With competitor Barnes & Noble preparing to close all but the last two of their B. Dalton mall stores by January, Borders announced after yesterday that they will close approximately 200 of the remaining mall-based Waldenbooks outlets in January. The move will leave Borders with about 130 mall-based locations remaining. The company estimates that 1,500 jobs–mostly part-time–will be eliminated as a result.
CEO Ron Marshall says, “We believe there remains an opportunity to profitably operate a much smaller Waldenbooks segment that complements our core Borders superstore business and continues to serve readers in their communities. Through this right-sizing, we will reduce the number of stores with operating losses, reduce our overall rent expense and lease-adjusted leverage and generate cash flow through sales and working capital reductions.” The company notes that the remaining Waldenbooks stores will finally be integrated into the Borders superstore computer system.
The multiple rounds of Borders management have been back-and-forth on the “right-sizing” of the obviously outmoded, sprawling string of mall stores for years now. At first the conversion to Borders Express was going to save them. Then the George Jones crew meant to eliminate 250 Walden stores starting in spring 2007, but they reigned in those closure plans.
The company has closed approximately 45 Waldens already just since late August, after shuttering 112 stores in fiscal 2008. For the last full fiscal year, reported April 1, the mall stores generated sales of $480 million. When making that report, the company had indicated 240 of those store leases were up for renewal over the next year and many were likely to be closed. Saying “it’s not a particularly attractive business,” the company indicated the segment could ultimately shrink to between 50 and 100 stores.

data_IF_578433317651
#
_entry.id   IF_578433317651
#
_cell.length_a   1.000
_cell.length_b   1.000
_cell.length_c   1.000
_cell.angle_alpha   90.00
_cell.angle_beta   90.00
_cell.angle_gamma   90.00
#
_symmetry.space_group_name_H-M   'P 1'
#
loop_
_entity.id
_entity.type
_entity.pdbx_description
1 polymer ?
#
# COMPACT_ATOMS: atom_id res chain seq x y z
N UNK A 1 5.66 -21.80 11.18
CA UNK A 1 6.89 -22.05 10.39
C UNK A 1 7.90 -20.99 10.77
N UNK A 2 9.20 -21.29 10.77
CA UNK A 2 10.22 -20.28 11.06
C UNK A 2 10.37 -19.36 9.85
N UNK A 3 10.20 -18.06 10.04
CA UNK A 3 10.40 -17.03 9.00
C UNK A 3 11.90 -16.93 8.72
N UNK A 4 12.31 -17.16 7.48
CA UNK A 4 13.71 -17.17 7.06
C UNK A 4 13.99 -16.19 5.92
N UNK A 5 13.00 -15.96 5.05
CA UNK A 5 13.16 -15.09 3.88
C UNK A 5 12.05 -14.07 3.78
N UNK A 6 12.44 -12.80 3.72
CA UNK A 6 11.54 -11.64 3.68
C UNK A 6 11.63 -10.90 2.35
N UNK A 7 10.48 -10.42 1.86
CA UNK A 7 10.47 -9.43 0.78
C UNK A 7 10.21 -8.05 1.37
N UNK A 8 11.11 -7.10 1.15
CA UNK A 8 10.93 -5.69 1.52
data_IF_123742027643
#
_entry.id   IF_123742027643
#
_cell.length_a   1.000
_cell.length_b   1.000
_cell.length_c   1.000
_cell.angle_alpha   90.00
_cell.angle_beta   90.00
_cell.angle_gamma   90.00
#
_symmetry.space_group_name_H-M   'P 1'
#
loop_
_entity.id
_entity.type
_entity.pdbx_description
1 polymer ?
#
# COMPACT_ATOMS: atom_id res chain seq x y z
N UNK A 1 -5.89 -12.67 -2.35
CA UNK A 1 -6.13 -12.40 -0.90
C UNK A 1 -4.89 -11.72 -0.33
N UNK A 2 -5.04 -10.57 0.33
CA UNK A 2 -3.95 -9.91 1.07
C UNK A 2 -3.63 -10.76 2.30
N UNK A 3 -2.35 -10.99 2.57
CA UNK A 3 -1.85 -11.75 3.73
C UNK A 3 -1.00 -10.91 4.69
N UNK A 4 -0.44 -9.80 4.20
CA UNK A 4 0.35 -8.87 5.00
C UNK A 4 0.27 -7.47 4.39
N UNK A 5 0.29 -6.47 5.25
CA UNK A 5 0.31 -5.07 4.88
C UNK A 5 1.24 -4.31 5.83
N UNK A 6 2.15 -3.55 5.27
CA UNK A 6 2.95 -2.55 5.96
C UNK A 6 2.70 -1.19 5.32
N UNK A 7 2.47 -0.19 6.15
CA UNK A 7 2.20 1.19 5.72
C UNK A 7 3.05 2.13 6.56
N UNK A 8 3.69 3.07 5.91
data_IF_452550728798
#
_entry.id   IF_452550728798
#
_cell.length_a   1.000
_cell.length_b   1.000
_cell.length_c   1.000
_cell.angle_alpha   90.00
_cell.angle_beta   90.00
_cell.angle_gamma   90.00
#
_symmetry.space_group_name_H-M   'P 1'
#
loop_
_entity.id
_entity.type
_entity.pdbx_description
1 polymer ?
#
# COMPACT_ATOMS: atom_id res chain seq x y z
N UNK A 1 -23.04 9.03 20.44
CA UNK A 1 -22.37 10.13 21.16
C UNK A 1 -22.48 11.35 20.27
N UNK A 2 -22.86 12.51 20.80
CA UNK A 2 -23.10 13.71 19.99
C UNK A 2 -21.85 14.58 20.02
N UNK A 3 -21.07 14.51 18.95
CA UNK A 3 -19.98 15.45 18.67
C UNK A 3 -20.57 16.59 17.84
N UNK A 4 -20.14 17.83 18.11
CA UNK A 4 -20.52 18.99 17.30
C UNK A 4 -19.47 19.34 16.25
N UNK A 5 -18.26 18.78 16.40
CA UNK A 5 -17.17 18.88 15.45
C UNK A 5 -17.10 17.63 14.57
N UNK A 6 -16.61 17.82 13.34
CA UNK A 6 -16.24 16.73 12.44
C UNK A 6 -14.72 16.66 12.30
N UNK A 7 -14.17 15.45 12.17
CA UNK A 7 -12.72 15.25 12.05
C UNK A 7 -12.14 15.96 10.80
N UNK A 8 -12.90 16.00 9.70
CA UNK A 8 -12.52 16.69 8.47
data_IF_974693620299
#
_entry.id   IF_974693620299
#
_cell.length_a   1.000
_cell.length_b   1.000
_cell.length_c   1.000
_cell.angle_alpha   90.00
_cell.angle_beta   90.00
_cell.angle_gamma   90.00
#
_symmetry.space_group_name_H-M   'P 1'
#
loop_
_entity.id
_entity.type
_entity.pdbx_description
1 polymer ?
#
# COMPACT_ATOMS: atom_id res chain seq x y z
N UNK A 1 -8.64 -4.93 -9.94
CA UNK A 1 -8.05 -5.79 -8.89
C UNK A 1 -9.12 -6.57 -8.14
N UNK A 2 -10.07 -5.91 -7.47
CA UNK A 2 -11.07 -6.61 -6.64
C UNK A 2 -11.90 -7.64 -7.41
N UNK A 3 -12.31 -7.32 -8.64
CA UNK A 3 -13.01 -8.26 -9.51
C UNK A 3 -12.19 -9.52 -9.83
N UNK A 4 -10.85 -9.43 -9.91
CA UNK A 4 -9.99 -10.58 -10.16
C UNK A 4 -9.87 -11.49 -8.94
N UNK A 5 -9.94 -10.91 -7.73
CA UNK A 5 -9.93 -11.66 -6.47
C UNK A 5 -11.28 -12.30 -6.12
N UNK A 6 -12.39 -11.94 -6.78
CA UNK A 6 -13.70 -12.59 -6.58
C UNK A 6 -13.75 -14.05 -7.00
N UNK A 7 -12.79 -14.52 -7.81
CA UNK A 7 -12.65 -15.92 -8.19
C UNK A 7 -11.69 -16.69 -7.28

Yesterday afternoon a Borders employee forum posted internal talking points about the store closures prior to the public disclosure, now removed from that site. Among the anonymous comments posted, one employee reiterated allegations posted recently the superstore closings in January will also be announced by the end of this month. (One post asserted that up to 25 percent or more superstores could be set for elimination.) Spokesperson Mary Davis tells us, “We have no plans to make an announcement of any large-scale superstore closings. As always, we assess our stores on an ongoing basis and make decisions on a store by store basis.” (According to the company’s most recent annual report, the substantial majority of their superstore leases do not expire until 2015 or later. Only 11 store leases are up by early next year, and 26 in 2011.)
In the first half of fiscal 2009, Waldenbooks generated $151.4 million in sales, down from $193 million for the previous year. In very rough terms, publishers can expect to have lost something like $320 million in sales to BGI across the full fiscal year from the Walden downsizing. Barnes & Noble’s virtual elimination of B. Dalton’s hurts less, though the 52 remaining stores have generated $21.4 million in sales over six months, for approximately $50 million in lost annual revenues for publishers.
The press release says Walden will “become smaller, more profitable chain,” though the parent company has not been profitable for years now. Of the company’s reported operating loss for the first half of 2009 of $55.9 million, Waldenbooks comrised $9.9 million of that loss.